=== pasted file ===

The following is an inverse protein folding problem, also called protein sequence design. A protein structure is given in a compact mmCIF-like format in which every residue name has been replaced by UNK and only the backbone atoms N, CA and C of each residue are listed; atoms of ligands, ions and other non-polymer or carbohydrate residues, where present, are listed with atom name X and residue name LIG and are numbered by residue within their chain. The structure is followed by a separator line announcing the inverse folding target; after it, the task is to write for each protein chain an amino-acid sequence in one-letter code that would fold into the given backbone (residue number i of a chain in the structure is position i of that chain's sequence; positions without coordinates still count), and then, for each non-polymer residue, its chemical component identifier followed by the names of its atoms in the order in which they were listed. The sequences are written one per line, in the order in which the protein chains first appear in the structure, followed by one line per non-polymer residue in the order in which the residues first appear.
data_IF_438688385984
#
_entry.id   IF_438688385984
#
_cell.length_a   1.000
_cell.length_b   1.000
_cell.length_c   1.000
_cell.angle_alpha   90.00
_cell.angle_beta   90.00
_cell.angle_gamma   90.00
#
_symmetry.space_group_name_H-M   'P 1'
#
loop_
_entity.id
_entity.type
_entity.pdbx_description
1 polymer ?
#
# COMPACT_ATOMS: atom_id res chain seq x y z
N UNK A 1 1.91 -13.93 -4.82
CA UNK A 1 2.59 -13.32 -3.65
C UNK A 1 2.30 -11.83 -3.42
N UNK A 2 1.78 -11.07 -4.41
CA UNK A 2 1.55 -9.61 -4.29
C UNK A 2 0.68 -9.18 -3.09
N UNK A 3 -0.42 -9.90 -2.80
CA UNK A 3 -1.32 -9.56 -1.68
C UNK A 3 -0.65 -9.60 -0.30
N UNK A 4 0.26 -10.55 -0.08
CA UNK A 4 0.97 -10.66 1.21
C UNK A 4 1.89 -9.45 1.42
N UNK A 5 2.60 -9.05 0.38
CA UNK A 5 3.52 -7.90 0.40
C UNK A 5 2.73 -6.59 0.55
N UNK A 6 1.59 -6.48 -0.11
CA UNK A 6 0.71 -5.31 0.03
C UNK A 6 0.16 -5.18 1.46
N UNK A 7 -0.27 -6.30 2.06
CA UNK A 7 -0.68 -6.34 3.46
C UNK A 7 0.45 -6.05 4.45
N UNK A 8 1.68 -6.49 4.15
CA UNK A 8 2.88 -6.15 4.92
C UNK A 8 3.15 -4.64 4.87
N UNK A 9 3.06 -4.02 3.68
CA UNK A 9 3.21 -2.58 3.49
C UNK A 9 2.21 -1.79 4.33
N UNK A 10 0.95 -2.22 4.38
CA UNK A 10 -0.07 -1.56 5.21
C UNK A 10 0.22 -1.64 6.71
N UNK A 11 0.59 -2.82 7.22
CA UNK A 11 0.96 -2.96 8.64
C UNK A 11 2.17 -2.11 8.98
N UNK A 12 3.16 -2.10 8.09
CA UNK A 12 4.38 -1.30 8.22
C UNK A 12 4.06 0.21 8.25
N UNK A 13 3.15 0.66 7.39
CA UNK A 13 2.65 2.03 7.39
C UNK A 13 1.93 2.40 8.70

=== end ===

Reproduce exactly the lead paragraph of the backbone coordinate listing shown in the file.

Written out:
The following is an inverse protein folding problem, also called protein sequence design. A protein structure is given in a compact mmCIF-like format in which every residue name has been replaced by UNK and only the backbone atoms N, CA and C of each residue are listed; atoms of ligands, ions and other non-polymer or carbohydrate residues, where present, are listed with atom name X and residue name LIG and are numbered by residue within their chain. The structure is followed by a separator line announcing the inverse folding target; after it, the task is to write for each protein chain an amino-acid sequence in one-letter code that would fold into the given backbone (residue number i of a chain in the structure is position i of that chain's sequence; positions without coordinates still count), and then, for each non-polymer residue, its chemical component identifier followed by the names of its atoms in the order in which they were listed. The sequences are written one per line, in the order in which the protein chains first appear in the structure, followed by one line per non-polymer residue in the order in which the residues first appear.